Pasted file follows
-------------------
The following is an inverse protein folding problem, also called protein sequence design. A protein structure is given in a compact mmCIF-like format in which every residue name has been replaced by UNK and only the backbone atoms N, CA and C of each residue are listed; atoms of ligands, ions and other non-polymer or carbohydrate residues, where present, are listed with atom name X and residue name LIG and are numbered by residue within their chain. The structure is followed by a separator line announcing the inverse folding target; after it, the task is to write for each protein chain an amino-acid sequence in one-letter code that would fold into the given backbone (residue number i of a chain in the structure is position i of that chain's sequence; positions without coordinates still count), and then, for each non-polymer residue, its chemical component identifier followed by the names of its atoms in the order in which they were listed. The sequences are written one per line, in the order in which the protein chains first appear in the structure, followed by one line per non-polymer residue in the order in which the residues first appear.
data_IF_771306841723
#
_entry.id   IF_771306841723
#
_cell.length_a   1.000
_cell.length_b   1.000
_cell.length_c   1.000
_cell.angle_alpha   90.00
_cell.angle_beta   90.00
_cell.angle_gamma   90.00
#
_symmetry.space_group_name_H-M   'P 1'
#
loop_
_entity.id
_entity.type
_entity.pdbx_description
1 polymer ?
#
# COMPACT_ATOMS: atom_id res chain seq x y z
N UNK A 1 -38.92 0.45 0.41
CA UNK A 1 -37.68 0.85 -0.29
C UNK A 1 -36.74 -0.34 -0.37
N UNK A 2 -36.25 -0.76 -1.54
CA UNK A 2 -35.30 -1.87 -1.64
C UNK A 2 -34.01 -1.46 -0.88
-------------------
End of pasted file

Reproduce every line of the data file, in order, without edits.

The following is an inverse protein folding problem, also called protein sequence design. A protein structure is given in a compact mmCIF-like format in which every residue name has been replaced by UNK and only the backbone atoms N, CA and C of each residue are listed; atoms of ligands, ions and other non-polymer or carbohydrate residues, where present, are listed with atom name X and residue name LIG and are numbered by residue within their chain. The structure is followed by a separator line announcing the inverse folding target; after it, the task is to write for each protein chain an amino-acid sequence in one-letter code that would fold into the given backbone (residue number i of a chain in the structure is position i of that chain's sequence; positions without coordinates still count), and then, for each non-polymer residue, its chemical component identifier followed by the names of its atoms in the order in which they were listed. The sequences are written one per line, in the order in which the protein chains first appear in the structure, followed by one line per non-polymer residue in the order in which the residues first appear.
data_IF_771306841723
#
_entry.id   IF_771306841723
#
_cell.length_a   1.000
_cell.length_b   1.000
_cell.length_c   1.000
_cell.angle_alpha   90.00
_cell.angle_beta   90.00
_cell.angle_gamma   90.00
#
_symmetry.space_group_name_H-M   'P 1'
#
loop_
_entity.id
_entity.type
_entity.pdbx_description
1 polymer ?
#
# COMPACT_ATOMS: atom_id res chain seq x y z
N UNK A 1 -38.92 0.45 0.41
CA UNK A 1 -37.68 0.85 -0.29
C UNK A 1 -36.74 -0.34 -0.37
N UNK A 2 -36.25 -0.76 -1.54
CA UNK A 2 -35.30 -1.87 -1.64
C UNK A 2 -34.01 -1.46 -0.88